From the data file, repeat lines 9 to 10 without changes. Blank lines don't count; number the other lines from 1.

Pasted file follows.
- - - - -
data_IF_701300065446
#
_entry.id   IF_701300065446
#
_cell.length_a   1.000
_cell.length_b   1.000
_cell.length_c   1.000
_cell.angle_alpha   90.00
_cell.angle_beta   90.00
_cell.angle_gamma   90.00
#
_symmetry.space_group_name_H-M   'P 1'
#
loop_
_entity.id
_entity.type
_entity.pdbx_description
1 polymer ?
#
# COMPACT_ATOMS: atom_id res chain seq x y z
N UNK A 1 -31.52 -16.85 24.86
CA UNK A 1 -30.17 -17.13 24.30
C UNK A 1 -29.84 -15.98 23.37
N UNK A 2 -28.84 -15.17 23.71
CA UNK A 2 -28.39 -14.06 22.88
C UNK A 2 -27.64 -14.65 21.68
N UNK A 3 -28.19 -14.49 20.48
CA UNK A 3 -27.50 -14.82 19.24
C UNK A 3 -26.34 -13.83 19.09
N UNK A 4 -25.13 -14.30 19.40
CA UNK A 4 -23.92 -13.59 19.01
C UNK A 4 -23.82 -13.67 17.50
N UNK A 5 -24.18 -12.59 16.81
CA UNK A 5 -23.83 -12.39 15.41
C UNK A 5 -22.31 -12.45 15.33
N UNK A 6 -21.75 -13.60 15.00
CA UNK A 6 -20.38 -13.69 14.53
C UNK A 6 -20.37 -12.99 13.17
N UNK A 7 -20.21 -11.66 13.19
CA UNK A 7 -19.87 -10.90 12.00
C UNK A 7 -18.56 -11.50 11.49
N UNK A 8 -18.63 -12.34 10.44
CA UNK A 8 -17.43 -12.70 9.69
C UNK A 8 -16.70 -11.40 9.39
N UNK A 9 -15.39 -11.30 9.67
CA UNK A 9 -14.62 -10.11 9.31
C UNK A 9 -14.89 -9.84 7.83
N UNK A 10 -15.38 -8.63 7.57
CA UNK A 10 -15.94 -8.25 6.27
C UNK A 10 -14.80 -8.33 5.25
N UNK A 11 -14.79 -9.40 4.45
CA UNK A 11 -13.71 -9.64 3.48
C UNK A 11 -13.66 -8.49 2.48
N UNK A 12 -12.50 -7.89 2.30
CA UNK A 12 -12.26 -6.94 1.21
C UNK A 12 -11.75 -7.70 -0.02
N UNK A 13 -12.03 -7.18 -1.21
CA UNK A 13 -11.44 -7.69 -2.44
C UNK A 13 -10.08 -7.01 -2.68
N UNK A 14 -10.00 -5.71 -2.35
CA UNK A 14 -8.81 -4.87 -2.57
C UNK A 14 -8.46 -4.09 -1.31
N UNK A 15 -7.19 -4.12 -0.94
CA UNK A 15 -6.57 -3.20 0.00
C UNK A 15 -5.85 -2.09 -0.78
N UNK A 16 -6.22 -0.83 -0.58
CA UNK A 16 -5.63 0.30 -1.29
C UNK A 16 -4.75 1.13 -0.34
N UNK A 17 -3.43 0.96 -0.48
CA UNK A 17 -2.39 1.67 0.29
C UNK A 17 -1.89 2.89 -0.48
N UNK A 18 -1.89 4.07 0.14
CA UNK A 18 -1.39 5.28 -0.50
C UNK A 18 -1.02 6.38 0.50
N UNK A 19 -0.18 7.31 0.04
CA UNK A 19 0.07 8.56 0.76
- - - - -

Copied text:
_cell.angle_beta   90.00
_cell.angle_gamma   90.00